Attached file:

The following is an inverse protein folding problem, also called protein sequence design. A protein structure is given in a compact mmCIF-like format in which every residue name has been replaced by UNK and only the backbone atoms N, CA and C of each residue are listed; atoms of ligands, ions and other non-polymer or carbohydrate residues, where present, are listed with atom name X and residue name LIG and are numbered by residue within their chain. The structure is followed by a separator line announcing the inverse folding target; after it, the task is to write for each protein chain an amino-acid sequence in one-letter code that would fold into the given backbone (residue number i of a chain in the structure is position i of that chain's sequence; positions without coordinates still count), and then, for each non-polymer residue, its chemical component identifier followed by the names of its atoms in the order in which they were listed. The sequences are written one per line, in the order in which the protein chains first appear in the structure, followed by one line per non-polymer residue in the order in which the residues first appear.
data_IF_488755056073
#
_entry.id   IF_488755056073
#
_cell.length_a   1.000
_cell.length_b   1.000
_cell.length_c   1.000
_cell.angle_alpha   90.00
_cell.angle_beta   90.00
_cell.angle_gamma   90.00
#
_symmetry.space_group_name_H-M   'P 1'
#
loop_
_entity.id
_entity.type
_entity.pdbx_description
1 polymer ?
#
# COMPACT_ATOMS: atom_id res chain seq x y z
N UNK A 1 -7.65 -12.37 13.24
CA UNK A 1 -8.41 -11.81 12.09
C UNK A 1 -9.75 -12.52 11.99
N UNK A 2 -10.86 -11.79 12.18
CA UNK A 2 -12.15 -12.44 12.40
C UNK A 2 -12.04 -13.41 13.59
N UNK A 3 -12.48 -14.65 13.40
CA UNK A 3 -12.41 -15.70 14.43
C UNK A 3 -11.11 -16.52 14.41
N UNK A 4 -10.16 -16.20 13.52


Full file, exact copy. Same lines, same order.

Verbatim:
The following is an inverse protein folding problem, also called protein sequence design. A protein structure is given in a compact mmCIF-like format in which every residue name has been replaced by UNK and only the backbone atoms N, CA and C of each residue are listed; atoms of ligands, ions and other non-polymer or carbohydrate residues, where present, are listed with atom name X and residue name LIG and are numbered by residue within their chain. The structure is followed by a separator line announcing the inverse folding target; after it, the task is to write for each protein chain an amino-acid sequence in one-letter code that would fold into the given backbone (residue number i of a chain in the structure is position i of that chain's sequence; positions without coordinates still count), and then, for each non-polymer residue, its chemical component identifier followed by the names of its atoms in the order in which they were listed. The sequences are written one per line, in the order in which the protein chains first appear in the structure, followed by one line per non-polymer residue in the order in which the residues first appear.
data_IF_488755056073
#
_entry.id   IF_488755056073
#
_cell.length_a   1.000
_cell.length_b   1.000
_cell.length_c   1.000
_cell.angle_alpha   90.00
_cell.angle_beta   90.00
_cell.angle_gamma   90.00
#
_symmetry.space_group_name_H-M   'P 1'
#
loop_
_entity.id
_entity.type
_entity.pdbx_description
1 polymer ?
#
# COMPACT_ATOMS: atom_id res chain seq x y z
N UNK A 1 -7.65 -12.37 13.24
CA UNK A 1 -8.41 -11.81 12.09
C UNK A 1 -9.75 -12.52 11.99
N UNK A 2 -10.86 -11.79 12.18
CA UNK A 2 -12.15 -12.44 12.40
C UNK A 2 -12.04 -13.41 13.59
N UNK A 3 -12.48 -14.65 13.40
CA UNK A 3 -12.41 -15.70 14.43
C UNK A 3 -11.11 -16.52 14.41
N UNK A 4 -10.16 -16.20 13.52